Sophomore Jordan Ellis
Sophomore Jordan Ellis

The fight for equality is not over

The student handbook for the Scott County Central High School in Sikeston, Missouri, has a line in it regarding prom that says “students will be permitted to invite one guest, girls invite boys and boys invite girls.” Stacy Dawson, an openly gay senior at the school, was told he could take his boyfriend to prom only after he threatened legal action. It sure is nice that same-sex couples here don’t have to file a lawsuit in order to be treated equally. In fact, the high school’s administration does not appear to have to think twice before giving the answer “of course a same-sex couple can go to prom.”

A few weeks ago during our monthly idea session, one of our staff brought up the question of how the high school’s administration would react to a same-sex couple going to prom together. Associate principal Jerry Stratton, who was sitting in on the class, was quick to say that it would be perfectly fine.

Stratton said that same-sex couples have gone to school dances in the past and that it has never been a problem as long as he has been working here. He also said that even if it were an issue, there would be no way of knowing who actually was a couple and who was just friends. “If two people are dancing together on the dance floor does that mean they are a same-sex couple?” he said.  “I don’t try to interpret that as are they a couple or are they not a couple.”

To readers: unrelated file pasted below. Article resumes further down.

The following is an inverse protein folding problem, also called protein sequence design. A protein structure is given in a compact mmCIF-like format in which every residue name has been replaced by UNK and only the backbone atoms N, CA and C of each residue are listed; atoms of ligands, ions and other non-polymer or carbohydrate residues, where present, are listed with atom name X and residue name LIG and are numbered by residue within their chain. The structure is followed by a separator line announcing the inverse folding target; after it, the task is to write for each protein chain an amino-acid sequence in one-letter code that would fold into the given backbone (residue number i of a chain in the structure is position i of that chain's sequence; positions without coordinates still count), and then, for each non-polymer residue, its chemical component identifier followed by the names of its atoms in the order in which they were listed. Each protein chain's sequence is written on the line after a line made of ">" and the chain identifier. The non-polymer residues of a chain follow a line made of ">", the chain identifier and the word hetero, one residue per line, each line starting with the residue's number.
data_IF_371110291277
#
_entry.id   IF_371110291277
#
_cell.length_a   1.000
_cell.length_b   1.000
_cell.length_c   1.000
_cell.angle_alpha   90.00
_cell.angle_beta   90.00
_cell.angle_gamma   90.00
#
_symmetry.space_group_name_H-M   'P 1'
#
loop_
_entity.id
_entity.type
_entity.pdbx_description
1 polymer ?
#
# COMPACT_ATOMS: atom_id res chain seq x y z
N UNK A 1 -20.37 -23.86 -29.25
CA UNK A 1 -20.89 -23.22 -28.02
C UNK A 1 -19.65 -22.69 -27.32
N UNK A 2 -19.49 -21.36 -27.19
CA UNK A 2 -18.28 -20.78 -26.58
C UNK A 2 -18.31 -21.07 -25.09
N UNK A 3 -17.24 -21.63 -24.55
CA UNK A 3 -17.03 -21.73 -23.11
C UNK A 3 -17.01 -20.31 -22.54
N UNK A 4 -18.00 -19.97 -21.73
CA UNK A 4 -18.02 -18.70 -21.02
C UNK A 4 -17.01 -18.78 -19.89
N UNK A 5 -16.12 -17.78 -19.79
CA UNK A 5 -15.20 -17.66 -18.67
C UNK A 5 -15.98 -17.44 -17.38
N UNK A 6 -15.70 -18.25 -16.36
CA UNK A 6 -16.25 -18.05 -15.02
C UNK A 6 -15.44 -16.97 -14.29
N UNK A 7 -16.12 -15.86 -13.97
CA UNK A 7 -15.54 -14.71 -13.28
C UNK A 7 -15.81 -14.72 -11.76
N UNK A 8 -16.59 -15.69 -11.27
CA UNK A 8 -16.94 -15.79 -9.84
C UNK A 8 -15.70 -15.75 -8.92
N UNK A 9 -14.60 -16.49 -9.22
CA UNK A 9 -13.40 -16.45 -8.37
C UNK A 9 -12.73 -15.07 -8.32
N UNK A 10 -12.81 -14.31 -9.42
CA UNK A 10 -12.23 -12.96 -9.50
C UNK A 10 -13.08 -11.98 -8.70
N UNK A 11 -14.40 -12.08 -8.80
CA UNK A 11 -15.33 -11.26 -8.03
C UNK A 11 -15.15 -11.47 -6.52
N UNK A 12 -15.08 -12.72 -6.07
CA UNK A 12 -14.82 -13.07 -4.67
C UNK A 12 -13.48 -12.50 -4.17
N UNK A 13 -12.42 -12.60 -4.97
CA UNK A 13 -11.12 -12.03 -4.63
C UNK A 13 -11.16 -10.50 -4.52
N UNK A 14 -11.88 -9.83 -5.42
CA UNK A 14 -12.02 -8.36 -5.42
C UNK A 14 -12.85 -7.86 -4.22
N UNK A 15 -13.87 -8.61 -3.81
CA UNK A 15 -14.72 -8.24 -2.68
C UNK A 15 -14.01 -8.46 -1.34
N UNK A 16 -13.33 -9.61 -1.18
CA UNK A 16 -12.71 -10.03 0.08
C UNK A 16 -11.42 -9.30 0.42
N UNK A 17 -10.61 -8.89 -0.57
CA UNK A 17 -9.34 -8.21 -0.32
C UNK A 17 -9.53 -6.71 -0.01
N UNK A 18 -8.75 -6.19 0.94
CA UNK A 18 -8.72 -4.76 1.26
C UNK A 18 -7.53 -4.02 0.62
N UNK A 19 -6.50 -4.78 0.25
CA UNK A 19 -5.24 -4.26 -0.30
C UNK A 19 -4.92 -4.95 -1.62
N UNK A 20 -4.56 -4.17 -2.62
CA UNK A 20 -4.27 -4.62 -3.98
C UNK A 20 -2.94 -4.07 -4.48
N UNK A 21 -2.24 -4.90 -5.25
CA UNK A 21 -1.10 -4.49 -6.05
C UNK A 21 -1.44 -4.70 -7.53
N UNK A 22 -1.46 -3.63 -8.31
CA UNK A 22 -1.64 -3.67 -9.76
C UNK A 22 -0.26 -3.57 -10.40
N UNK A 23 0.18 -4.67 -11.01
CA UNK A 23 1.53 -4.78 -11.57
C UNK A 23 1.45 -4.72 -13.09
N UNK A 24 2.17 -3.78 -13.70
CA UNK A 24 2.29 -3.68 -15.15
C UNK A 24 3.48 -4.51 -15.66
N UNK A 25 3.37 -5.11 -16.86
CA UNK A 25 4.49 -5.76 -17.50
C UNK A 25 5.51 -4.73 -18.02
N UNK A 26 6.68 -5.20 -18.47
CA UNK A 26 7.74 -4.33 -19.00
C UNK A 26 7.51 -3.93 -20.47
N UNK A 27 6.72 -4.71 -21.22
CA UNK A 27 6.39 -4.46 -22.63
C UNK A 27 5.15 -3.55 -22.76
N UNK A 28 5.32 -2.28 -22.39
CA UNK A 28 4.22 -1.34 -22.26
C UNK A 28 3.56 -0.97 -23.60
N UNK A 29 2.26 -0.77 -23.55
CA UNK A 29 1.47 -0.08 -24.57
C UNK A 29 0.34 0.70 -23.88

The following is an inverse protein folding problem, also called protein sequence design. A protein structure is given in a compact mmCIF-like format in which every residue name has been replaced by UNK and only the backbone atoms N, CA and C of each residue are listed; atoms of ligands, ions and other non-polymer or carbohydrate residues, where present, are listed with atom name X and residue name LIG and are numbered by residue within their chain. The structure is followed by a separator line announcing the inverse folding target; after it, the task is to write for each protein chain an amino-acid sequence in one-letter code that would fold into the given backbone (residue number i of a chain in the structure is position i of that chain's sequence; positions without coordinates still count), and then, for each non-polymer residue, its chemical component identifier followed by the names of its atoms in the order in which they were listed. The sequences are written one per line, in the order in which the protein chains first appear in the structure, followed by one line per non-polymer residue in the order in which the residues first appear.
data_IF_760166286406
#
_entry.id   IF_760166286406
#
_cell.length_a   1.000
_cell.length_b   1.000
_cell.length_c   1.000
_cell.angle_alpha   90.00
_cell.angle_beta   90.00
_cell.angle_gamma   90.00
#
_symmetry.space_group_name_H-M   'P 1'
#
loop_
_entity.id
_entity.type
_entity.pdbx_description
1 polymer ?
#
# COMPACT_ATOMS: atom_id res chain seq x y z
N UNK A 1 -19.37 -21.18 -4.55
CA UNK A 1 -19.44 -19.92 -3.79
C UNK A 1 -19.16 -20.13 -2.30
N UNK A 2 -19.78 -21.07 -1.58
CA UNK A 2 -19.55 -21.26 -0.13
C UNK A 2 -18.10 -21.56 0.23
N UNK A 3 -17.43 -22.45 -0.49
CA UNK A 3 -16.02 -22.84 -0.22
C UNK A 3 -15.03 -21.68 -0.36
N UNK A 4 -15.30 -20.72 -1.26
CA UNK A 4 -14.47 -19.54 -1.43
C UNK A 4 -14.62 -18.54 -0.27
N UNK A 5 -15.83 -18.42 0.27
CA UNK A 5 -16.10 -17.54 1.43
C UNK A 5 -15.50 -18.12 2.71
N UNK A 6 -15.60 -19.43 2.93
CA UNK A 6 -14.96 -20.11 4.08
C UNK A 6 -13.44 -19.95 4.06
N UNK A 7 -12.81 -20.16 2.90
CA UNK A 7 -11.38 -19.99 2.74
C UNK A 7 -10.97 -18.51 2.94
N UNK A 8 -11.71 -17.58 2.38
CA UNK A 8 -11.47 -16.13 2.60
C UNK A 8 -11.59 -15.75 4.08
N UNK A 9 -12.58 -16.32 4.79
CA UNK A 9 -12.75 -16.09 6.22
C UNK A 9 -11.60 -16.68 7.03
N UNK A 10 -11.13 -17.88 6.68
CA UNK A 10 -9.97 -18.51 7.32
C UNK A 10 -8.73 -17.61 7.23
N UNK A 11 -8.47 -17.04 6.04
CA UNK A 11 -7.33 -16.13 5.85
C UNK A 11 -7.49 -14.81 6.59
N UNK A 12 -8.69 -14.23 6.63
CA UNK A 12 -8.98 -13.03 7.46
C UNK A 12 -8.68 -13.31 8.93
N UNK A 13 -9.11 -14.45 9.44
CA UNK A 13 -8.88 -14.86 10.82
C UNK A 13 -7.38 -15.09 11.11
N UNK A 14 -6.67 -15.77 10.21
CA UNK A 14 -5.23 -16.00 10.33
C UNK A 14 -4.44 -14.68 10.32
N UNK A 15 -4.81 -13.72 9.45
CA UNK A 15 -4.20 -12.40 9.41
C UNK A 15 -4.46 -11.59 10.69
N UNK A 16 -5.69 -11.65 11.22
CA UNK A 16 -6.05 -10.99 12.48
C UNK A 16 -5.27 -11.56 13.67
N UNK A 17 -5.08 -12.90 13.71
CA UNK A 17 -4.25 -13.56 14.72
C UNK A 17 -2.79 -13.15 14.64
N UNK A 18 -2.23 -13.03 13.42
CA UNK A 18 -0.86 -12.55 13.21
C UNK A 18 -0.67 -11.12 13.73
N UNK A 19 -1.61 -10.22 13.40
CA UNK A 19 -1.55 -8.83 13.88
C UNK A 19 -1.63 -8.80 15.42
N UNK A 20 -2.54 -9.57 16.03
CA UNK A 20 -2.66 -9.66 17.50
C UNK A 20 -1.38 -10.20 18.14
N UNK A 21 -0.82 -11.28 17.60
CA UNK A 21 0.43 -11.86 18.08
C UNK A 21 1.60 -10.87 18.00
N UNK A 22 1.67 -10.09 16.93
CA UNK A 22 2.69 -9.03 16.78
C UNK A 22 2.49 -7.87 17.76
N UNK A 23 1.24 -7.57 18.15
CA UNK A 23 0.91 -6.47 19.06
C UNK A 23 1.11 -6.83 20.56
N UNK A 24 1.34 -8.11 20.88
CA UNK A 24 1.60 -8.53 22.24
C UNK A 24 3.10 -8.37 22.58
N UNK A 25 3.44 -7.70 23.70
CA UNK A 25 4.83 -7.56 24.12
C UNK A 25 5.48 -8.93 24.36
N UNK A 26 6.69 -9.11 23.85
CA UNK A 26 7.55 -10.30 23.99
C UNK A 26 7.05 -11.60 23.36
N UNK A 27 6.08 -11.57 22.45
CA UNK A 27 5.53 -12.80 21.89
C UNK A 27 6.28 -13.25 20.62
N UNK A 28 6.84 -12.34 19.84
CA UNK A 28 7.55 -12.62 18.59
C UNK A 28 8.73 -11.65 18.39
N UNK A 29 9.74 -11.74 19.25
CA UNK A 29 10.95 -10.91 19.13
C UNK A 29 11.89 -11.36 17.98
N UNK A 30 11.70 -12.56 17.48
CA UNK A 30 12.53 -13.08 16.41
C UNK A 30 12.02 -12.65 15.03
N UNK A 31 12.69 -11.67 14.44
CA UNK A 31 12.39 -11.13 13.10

The next thing people might see as an issue regarding gay students and school dances is boys wishing to come in a dress and girls wishing to come in a tux. The administration is supportive of this as well.

While the administration is completely accepting of gay students, the student body needs to catch up, especially at the middle school. Sophomore Jordan Ellis is openly gay and feels that the difference between the high school and middle school is that of night and day.

“I was wearing skinny jeans over there [at the middle school] and got called [the f-word],” he said. “Over here, I started off the year wearing skinny jeans. I wore my white ones, and my pink ones, and my black ones, and no one said anything. So then I wore fuzzy boots and no one said anything. I was like thank God it’s finally over.”

While Ellis has yet to experience a big conflict at the high school, bullying does continue to happen. “Yes, I deal with harassment and bullying, but that’s going to happen anywhere,” he said. “You can’t stop that no matter where you’re at. You can be in a private school full of gay people and there is still going to be bullying.” It may be that it is going to happen anywhere, but that doesn’t mean it should.

And just because someone doesn’t say something directly to another person’s face doesn’t mean they aren’t being a bully. Talking behind someone’s back, which includes tweets or Facebook posts, can be even more hurtful. And talking behind peoples’ backs seem to be high school students’ speciality. This is not to say that every student is guilty of this, but it certainly does not mean that everyone is innocent.

The fight for LGBT (lesbian, gay, bisexual, transgender) rights still has a long way to go. In our nation, in our state, and especially in Johnston, where the conservative, upper-class stereotype seems to shine through. However, at the high school, administration seem to be moving in the right direction. It is time for high school and middle school students to do the same.

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